One of the most forward thinking innovations of the Torah is the concept of Maaser Sheini, the “Second Tithe”. After 10% of the crops were set aside for the Leviim, a second 10% (now only 9% of the original crop) was set aside, not for others, but for the farmer and his family to consume, but only in Jerusalem. This might have been the first example of these government-authorized special funds and accounts that are so popular nowadays: The USA has the IRA and the 529 College Accounts. Canada has the RRSP. This is the government encouraging people to be smart and set aside funds for important times that will require cash.
Maaser Sheini was by nature an education fund. An inspiration fund. Moshe was talking to the Jews on the edge of the Jordan River. He knows that when the people cross that river, they will be living a life of the daily grind and hard farming work. At Har Sinai, they experienced a vision, prophecy. But soon, they would only be able to hear God on a daily basis. That’s why we say “Shema”, Hear O Israel, not “Look, O Israel”. But a few times a year, we would be given the opportunity to SEE, which is why the Mitzvah of pilgrimage to Jerusalem was called “R’iah”, seeing and being seen.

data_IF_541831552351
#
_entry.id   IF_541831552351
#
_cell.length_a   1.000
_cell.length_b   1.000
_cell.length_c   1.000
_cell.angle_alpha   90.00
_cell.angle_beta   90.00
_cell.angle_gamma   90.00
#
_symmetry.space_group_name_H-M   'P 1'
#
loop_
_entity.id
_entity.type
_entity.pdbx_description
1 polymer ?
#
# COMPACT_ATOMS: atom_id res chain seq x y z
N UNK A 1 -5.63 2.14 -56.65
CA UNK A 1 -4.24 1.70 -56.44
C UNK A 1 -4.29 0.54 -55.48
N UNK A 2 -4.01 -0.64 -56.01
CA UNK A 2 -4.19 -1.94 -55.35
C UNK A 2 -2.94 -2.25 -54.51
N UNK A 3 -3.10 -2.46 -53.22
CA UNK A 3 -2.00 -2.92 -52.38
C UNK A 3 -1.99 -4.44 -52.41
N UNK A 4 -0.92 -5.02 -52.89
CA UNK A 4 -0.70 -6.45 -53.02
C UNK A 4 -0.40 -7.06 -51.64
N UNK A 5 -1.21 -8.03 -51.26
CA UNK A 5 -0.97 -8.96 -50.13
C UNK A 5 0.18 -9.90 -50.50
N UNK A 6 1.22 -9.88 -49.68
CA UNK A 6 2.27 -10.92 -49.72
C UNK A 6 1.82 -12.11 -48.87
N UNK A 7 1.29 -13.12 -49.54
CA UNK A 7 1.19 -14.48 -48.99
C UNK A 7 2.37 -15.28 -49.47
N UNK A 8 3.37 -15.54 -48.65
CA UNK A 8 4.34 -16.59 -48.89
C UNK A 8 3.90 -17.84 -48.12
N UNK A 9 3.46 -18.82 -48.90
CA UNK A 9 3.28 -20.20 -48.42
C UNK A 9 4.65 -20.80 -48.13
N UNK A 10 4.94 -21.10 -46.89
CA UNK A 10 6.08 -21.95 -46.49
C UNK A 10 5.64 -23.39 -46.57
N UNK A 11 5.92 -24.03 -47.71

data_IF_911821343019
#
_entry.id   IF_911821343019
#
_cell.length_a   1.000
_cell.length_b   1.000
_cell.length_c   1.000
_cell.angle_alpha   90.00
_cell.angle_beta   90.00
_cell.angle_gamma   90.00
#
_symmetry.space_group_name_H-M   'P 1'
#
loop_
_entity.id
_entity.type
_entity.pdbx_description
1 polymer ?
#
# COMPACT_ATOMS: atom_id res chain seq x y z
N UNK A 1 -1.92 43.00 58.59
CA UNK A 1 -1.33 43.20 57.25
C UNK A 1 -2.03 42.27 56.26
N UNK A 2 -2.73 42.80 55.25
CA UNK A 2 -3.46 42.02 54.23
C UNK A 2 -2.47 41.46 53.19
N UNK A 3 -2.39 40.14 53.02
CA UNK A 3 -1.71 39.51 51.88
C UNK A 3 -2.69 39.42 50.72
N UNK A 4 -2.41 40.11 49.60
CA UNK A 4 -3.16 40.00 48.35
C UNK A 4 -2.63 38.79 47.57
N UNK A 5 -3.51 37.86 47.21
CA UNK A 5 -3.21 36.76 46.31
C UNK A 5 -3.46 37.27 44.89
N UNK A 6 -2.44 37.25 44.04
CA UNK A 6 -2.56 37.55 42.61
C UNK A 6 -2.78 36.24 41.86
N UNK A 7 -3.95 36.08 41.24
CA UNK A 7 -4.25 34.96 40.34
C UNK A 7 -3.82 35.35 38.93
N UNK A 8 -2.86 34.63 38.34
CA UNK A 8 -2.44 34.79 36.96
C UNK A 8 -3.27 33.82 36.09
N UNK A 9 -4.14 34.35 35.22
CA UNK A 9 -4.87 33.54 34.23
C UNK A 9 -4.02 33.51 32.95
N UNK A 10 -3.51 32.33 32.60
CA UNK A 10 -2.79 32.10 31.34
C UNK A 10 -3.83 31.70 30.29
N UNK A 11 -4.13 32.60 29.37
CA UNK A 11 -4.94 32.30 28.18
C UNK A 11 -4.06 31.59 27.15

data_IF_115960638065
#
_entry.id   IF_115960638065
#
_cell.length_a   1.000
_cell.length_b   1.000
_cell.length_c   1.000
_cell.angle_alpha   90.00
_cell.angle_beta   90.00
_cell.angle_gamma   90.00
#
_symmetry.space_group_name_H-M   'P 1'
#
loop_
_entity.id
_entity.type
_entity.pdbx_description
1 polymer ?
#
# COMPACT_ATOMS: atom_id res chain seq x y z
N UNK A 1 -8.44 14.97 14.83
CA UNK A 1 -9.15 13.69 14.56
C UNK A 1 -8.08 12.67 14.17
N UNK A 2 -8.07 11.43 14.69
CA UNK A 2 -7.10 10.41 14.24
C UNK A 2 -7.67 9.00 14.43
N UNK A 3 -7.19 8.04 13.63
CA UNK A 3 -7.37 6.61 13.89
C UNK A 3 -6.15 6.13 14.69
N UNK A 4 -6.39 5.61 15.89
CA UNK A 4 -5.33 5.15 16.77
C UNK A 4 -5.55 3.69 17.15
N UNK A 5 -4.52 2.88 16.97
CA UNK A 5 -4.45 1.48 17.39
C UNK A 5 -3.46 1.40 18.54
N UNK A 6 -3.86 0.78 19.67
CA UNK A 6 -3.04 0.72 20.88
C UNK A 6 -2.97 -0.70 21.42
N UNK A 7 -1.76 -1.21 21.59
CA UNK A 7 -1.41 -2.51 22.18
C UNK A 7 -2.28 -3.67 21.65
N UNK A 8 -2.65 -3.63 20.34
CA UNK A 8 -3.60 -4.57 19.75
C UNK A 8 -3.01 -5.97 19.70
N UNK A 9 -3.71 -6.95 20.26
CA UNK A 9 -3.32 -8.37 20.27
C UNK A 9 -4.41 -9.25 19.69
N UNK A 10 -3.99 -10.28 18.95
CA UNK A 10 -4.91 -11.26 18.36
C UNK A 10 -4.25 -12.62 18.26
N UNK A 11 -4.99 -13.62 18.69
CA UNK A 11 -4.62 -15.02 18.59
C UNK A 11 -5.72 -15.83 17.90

But who can afford to just take time off of work to spend time in Jerusalem? That’s where Moshe comes in and says, “Put aside 10% in a fund that can ONLY be CONSUMED in JERUSALEM.” This forces us to be able to afford it.
And this brought them to the Holy City, so they could spend time watching holy people doing holy things, learn Torah from them, spend time thinking about God and what He expects from us. This could be spent on YomTov, but any time a Jew wanted to go to Jerusalem, the personal fund was available.